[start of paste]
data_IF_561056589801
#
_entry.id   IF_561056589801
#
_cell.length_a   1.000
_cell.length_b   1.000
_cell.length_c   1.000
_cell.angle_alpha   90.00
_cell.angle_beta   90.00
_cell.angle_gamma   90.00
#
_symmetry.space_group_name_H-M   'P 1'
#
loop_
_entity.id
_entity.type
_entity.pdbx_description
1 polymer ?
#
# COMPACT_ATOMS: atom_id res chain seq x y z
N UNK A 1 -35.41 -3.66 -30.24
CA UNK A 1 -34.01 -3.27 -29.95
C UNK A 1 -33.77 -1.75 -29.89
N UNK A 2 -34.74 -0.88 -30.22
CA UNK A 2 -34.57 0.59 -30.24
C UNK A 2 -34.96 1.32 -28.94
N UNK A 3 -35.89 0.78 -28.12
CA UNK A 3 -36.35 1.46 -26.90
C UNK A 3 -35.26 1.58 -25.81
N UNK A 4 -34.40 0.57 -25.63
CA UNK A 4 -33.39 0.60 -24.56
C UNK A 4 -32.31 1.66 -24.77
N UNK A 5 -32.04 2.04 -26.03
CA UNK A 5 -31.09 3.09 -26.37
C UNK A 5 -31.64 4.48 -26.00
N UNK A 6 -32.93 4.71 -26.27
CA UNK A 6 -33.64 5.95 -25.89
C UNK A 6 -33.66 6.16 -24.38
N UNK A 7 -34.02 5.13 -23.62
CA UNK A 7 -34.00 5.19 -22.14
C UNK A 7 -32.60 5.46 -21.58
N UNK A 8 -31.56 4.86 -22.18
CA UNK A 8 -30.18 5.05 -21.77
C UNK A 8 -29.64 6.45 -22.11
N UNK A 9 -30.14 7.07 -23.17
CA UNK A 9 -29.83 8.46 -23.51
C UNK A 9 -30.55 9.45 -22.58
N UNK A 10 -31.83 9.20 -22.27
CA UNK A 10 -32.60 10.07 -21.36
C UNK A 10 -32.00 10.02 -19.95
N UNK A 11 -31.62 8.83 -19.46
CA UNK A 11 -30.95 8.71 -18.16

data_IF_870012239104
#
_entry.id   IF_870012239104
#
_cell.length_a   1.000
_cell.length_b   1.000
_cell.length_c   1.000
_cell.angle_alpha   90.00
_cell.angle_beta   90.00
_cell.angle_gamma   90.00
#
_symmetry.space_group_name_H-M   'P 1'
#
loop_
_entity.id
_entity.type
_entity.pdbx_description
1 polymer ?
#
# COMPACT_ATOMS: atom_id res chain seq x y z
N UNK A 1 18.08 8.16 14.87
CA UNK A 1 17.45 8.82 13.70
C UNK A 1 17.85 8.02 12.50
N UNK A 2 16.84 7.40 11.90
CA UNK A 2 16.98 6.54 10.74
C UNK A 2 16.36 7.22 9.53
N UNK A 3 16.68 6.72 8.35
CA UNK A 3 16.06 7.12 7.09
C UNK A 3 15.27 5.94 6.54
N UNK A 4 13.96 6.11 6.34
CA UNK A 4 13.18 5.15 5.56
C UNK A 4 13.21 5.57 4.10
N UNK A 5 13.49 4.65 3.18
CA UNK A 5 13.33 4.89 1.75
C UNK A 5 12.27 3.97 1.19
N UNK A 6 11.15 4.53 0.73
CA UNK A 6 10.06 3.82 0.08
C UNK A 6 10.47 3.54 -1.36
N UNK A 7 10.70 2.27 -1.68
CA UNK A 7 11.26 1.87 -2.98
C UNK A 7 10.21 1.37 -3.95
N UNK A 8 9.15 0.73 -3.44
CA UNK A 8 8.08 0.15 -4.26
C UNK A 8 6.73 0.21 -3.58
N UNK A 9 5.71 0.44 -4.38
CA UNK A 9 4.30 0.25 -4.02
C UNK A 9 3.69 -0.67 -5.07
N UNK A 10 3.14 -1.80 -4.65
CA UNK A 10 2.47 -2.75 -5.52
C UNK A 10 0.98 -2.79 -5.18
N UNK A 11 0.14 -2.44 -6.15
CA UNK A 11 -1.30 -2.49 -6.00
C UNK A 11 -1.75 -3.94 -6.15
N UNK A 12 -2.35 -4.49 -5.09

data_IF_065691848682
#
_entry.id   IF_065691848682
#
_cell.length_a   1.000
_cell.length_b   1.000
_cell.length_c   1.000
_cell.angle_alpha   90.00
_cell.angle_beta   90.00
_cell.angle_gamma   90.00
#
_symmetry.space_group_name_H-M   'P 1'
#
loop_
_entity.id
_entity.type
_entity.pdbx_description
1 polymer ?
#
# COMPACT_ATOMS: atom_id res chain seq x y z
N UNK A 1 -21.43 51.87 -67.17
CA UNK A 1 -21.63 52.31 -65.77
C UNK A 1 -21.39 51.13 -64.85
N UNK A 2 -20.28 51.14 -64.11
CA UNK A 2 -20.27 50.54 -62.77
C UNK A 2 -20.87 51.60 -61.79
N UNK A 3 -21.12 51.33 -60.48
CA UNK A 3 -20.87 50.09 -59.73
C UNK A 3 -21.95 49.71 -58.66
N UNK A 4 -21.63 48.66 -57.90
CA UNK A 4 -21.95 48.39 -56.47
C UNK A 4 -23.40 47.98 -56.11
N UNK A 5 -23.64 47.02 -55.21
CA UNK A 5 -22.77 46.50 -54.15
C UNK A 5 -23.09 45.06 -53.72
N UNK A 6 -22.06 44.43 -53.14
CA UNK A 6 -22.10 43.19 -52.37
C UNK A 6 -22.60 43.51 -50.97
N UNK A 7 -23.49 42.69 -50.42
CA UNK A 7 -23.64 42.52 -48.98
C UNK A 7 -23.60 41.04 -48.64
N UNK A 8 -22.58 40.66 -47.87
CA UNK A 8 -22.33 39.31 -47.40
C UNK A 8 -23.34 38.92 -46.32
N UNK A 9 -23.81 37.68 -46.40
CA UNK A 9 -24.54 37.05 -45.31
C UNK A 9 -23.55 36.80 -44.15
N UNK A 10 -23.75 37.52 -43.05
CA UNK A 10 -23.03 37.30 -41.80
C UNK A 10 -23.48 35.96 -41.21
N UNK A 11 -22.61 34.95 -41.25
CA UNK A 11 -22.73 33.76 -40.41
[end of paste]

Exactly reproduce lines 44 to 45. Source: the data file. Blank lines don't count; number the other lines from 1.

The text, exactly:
C UNK A 8 -29.64 6.45 -22.11
N UNK A 9 -30.14 7.07 -23.17